Thursday, July 16, 2009

The Moon: Past and Future

Today marks the 40 anniversary of the Apollo 11 launch, which rocketed Armstrong, Aldrin, and Collins to the moon. Ned Potter at ABC has a great article on whether the public then felt and still feels that the flight to the moon was worthwhile:

In a July 1967 Harris poll, two years in advance of the first moon walk, 43 percent of Americans were in favor of the effort, 46 percent opposed -- hardly a rousing endorsement. And in 1970, a year after the landing, 56 percent said it had not been worth its allotted $4 billion a year for nine years.

. . .

Since 1979, the number of people saying the moon landings were worth the cost has risen from 41 percent to 65.

. . .

Polls have consistently shown about 60 percent of the American people support the space program -- though the number always drops into the 40s when people are asked about the cost.

Given my enthusiasm for space exploration, I was surprised by the low levels of support from the public. As the article points out, NASA expenditures are less than 0.5 percent of all government spending. There are worse ways to spend government money. Space exploration is a public good that likely wouldn't exist without government support. It has yielded huge scientific benefits and created jobs. Furthermore, just as Columbus couldn't have known he'd discover a new continent, we don't know what benefits future space exploration might precipitate.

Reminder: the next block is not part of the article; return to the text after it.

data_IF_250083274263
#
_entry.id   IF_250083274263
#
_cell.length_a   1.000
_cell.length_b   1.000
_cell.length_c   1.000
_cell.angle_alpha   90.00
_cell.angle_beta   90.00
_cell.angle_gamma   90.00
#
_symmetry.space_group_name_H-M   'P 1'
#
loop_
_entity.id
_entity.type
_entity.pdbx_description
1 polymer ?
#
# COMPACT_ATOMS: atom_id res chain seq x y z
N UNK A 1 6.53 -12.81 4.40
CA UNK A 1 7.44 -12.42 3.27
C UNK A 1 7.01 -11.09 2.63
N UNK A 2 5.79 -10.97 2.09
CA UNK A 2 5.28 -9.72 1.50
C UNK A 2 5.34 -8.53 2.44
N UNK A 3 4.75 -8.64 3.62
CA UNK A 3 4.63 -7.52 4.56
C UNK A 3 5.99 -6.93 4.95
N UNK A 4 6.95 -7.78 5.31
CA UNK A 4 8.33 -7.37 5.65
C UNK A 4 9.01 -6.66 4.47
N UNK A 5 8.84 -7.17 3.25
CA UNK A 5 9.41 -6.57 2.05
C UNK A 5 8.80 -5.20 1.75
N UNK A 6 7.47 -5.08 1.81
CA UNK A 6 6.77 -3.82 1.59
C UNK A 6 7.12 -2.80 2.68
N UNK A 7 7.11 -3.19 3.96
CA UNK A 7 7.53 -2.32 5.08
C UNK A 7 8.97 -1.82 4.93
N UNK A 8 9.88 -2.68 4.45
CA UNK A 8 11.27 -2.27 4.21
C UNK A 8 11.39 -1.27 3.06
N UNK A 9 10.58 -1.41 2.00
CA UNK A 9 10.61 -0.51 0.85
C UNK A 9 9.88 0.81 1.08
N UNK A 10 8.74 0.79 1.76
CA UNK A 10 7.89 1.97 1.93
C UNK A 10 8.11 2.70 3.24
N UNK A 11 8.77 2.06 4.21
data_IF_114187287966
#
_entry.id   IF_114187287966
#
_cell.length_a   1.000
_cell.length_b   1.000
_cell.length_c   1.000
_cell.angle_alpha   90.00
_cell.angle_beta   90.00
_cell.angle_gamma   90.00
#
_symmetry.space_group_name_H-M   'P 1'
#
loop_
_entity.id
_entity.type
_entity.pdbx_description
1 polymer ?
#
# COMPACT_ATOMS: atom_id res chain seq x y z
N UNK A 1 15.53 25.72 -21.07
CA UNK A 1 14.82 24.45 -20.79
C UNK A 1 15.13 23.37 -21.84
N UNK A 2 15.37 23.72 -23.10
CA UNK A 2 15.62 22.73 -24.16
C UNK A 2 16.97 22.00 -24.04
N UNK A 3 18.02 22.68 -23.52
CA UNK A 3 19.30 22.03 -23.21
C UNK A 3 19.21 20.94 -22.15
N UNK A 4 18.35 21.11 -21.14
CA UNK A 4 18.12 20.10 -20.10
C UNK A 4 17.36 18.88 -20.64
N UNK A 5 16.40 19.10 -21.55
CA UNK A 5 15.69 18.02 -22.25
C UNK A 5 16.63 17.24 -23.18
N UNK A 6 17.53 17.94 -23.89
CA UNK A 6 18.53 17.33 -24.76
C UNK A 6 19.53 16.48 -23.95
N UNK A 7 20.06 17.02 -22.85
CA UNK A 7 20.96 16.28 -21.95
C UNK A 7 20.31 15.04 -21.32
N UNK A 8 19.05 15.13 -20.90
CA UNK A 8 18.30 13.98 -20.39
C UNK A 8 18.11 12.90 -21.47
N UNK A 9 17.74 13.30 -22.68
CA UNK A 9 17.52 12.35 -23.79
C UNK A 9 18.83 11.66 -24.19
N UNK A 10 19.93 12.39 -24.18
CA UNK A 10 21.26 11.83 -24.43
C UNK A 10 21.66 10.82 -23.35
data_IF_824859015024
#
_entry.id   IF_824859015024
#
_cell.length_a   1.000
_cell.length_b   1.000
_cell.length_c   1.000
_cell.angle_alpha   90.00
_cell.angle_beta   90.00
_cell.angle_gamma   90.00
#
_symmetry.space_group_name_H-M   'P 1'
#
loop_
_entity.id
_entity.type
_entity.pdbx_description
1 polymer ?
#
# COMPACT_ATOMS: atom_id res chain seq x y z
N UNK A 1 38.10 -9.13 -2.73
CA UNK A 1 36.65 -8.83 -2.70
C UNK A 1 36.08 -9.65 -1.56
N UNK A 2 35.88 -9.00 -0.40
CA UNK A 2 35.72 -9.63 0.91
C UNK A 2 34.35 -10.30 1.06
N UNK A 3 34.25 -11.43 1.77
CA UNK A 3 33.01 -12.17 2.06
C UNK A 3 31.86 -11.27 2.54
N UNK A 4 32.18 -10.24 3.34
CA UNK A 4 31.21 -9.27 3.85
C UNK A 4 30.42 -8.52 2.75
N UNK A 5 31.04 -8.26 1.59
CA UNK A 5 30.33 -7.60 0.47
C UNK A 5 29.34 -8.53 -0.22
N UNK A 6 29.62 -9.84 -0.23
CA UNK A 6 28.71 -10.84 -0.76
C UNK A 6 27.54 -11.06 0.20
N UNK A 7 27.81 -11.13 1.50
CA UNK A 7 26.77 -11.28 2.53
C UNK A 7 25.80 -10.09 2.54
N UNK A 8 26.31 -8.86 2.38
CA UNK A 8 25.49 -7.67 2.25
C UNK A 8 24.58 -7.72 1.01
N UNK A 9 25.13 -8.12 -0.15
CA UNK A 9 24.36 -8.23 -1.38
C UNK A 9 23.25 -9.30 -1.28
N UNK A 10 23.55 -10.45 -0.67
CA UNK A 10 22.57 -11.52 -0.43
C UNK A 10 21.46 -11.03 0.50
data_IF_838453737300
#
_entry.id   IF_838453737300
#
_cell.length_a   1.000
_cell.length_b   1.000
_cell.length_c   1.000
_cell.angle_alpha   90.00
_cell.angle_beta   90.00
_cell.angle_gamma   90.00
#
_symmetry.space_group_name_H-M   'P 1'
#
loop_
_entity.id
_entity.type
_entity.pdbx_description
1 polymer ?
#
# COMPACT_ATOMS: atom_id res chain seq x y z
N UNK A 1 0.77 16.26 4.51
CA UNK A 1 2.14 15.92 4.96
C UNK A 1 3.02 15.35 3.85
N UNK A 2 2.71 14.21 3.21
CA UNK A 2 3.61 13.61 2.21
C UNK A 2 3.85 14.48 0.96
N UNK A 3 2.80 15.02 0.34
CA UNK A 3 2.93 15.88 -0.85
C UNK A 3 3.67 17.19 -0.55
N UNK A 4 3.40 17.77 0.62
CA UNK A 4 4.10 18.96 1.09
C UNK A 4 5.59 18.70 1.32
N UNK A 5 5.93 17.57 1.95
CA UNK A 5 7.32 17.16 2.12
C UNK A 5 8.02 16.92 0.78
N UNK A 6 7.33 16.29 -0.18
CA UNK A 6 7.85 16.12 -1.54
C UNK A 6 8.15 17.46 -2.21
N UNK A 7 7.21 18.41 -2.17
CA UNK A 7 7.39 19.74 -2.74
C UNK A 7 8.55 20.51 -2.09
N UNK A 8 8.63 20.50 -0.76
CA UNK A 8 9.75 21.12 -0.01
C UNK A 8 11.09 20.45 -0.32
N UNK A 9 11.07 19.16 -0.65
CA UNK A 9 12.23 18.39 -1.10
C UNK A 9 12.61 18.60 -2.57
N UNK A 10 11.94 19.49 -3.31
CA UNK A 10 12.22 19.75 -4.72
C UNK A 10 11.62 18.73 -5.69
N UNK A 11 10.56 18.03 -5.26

I am thus excited about NASA's Constellation program, which has the goal of sending astronauts to the moon by 2020, and possibly later sending astronauts to Mars. The above video shows a computer-generated conceptualization of how the Constellation program will work. Two rockets will fly into earth's orbit, and parts from both will meet up and fly to the moon. Pretty cool stuff.

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